The word that should be in every speech

Do you want to keep your audience interested in what you’re saying? Quit talking about yourself and use “you.”

Don’t you hate it when a speaker gets up and waxes poetically about himself for the first five minutes of a presentation? It’s all me, me, me.

And you’re yawn, yawn, yawning.

Why do you fall into a stupor of boredom when a speaker focuses on himself?

“You” is missing. “You” is the most important word in any presentation.

Minimize “I” and maximize “you”

As a speaker, you are the conduit of information that will inform, persuade, inspire or entertain your audience. When the focus is on the “I”—this how I work with my clients, I do this, or I do that—you make yourself the most important person in the room. Maximize “you” and minimize “I.”

This goes for blogs, too. Do you click away from articles because they say “I” more than “you” in the first paragraph?

I do. I don’t care about the “I.” I care about seeing myself in your content.

Speak to one person

When you focus on the “you,” you focus on the audience. Whether you are speaking to five people or 505, they are the most important people in the room.

The brilliant Craig Valentine often says that in public speaking you should speak to one to capture the minds of many.

He has “the hallway test”: Imagine walking past a friend in a hallway and saying, “How many of you have been to Bora Bora?” Your friend would look at you like you lost your mind. You’d never say that to one person. You’d say, “Have you been to Bora Bora?”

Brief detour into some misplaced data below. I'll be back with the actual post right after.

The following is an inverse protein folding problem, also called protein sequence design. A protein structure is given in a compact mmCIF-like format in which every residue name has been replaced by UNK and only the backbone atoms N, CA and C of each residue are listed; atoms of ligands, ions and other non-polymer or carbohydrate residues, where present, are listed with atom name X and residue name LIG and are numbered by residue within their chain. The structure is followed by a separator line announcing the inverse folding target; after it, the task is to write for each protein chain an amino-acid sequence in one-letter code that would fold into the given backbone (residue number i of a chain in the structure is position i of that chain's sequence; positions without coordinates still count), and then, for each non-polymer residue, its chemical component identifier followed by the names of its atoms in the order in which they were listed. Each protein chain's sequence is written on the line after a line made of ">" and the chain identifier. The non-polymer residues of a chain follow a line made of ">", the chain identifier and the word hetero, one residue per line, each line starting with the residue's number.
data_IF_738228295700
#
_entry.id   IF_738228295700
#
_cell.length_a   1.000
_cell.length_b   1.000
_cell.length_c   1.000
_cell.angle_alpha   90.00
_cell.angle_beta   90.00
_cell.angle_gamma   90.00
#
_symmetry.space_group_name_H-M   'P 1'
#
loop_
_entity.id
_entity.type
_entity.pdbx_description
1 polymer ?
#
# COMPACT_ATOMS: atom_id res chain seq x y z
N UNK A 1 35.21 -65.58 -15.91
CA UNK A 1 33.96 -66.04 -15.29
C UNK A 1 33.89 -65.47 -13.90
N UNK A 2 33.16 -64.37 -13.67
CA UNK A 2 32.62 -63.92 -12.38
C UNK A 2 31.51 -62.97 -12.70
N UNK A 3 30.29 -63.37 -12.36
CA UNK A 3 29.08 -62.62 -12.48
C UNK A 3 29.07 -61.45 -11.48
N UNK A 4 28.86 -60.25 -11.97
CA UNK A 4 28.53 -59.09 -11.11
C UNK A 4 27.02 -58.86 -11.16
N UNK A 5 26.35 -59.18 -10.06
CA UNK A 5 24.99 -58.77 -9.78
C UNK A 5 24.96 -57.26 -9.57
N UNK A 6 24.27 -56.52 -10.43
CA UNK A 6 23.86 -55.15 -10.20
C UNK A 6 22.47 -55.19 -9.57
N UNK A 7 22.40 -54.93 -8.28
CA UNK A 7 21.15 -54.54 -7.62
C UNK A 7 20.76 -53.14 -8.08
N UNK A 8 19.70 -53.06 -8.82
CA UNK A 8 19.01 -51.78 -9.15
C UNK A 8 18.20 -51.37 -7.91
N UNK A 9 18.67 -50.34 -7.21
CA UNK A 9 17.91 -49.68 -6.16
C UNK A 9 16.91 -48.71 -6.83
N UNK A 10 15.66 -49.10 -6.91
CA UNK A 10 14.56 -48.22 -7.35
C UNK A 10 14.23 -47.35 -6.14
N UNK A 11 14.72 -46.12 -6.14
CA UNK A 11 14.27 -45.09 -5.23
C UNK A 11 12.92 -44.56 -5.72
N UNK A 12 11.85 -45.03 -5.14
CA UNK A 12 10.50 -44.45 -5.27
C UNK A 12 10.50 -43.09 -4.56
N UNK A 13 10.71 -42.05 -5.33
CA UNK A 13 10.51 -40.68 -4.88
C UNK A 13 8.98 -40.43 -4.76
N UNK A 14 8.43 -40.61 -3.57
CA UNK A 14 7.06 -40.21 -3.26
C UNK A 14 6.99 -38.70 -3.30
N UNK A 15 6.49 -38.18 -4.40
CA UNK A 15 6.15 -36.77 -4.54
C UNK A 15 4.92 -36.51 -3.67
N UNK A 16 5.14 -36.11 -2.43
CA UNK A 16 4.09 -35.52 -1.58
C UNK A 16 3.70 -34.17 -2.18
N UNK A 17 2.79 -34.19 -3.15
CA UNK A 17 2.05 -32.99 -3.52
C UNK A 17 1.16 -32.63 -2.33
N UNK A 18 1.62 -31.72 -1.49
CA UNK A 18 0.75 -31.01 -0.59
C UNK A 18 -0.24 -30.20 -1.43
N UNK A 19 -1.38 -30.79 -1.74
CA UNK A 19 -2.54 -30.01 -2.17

If you can’t say something in your presentation to just one person, chuck, revise or rewrite it. The focus needs to be on the “you” in your audience.

“You” increases engagement

Using “you” increases the audience’s engagement in your speech. I’m currently working on a speech to encourage people to embrace emotions when they grieve. (That sounds happy, doesn’t it?)

Let’s look at two ways I could phrase a line from my speech:

Everyone has difficult times during his or her life.

Have you ever hit a rough patch in your life?

Which made you think more? The second one, right? It immediately makes you think of a time that was hard for you; it puts you into the speech. Even though I am going to talk about a personal story, you can relate it to your life.

Always invite your audience into your speech. Ask them questions. Make them feel like you are talking only to them. Let them experience your story through their own lives. Increased engagement leads to more successful presentations and happier audiences.

Dr. Michelle Mazur is a public speaking coach and communication expert. She blogs at Relationally Speaking, where a version of this article originally appeared.

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